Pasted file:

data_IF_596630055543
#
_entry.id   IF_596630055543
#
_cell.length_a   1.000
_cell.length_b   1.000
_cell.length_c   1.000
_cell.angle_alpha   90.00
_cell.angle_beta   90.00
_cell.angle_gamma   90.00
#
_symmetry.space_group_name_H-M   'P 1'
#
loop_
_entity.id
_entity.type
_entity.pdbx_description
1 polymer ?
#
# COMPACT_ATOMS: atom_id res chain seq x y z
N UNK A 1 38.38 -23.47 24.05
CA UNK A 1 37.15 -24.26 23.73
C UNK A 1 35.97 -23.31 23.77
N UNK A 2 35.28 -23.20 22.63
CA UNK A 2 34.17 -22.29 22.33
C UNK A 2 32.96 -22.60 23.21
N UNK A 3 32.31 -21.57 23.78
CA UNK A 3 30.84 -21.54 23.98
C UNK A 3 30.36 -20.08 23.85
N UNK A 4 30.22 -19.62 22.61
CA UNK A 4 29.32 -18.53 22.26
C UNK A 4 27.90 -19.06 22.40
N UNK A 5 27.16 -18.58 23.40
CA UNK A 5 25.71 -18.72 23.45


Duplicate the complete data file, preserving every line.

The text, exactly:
data_IF_596630055543
#
_entry.id   IF_596630055543
#
_cell.length_a   1.000
_cell.length_b   1.000
_cell.length_c   1.000
_cell.angle_alpha   90.00
_cell.angle_beta   90.00
_cell.angle_gamma   90.00
#
_symmetry.space_group_name_H-M   'P 1'
#
loop_
_entity.id
_entity.type
_entity.pdbx_description
1 polymer ?
#
# COMPACT_ATOMS: atom_id res chain seq x y z
N UNK A 1 38.38 -23.47 24.05
CA UNK A 1 37.15 -24.26 23.73
C UNK A 1 35.97 -23.31 23.77
N UNK A 2 35.28 -23.20 22.63
CA UNK A 2 34.17 -22.29 22.33
C UNK A 2 32.96 -22.60 23.21
N UNK A 3 32.31 -21.57 23.78
CA UNK A 3 30.84 -21.54 23.98
C UNK A 3 30.36 -20.08 23.85
N UNK A 4 30.22 -19.62 22.61
CA UNK A 4 29.32 -18.53 22.26
C UNK A 4 27.90 -19.06 22.40
N UNK A 5 27.16 -18.58 23.40
CA UNK A 5 25.71 -18.72 23.45